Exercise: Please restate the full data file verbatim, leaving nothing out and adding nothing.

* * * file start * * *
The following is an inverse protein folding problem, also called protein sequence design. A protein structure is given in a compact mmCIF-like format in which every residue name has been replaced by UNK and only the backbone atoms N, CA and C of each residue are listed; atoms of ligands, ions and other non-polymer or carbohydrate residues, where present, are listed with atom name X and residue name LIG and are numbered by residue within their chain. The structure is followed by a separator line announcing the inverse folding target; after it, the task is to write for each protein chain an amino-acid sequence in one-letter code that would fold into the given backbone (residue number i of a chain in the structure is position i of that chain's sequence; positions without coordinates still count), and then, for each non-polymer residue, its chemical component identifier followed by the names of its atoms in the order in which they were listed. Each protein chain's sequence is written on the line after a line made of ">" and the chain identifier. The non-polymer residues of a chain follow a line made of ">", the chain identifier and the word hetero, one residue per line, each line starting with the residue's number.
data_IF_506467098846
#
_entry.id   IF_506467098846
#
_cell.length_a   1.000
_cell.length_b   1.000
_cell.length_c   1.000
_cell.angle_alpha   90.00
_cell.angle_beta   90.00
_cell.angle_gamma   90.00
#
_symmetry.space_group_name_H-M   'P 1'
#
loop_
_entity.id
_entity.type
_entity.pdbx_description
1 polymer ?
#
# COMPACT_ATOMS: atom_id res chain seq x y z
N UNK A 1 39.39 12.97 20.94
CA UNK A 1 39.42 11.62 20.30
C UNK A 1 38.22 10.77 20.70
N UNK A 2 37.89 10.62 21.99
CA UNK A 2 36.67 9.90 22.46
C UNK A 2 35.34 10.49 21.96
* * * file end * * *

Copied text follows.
The following is an inverse protein folding problem, also called protein sequence design. A protein structure is given in a compact mmCIF-like format in which every residue name has been replaced by UNK and only the backbone atoms N, CA and C of each residue are listed; atoms of ligands, ions and other non-polymer or carbohydrate residues, where present, are listed with atom name X and residue name LIG and are numbered by residue within their chain. The structure is followed by a separator line announcing the inverse folding target; after it, the task is to write for each protein chain an amino-acid sequence in one-letter code that would fold into the given backbone (residue number i of a chain in the structure is position i of that chain's sequence; positions without coordinates still count), and then, for each non-polymer residue, its chemical component identifier followed by the names of its atoms in the order in which they were listed. Each protein chain's sequence is written on the line after a line made of ">" and the chain identifier. The non-polymer residues of a chain follow a line made of ">", the chain identifier and the word hetero, one residue per line, each line starting with the residue's number.
data_IF_506467098846
#
_entry.id   IF_506467098846
#
_cell.length_a   1.000
_cell.length_b   1.000
_cell.length_c   1.000
_cell.angle_alpha   90.00
_cell.angle_beta   90.00
_cell.angle_gamma   90.00
#
_symmetry.space_group_name_H-M   'P 1'
#
loop_
_entity.id
_entity.type
_entity.pdbx_description
1 polymer ?
#
# COMPACT_ATOMS: atom_id res chain seq x y z
N UNK A 1 39.39 12.97 20.94
CA UNK A 1 39.42 11.62 20.30
C UNK A 1 38.22 10.77 20.70
N UNK A 2 37.89 10.62 21.99
CA UNK A 2 36.67 9.90 22.46
C UNK A 2 35.34 10.49 21.96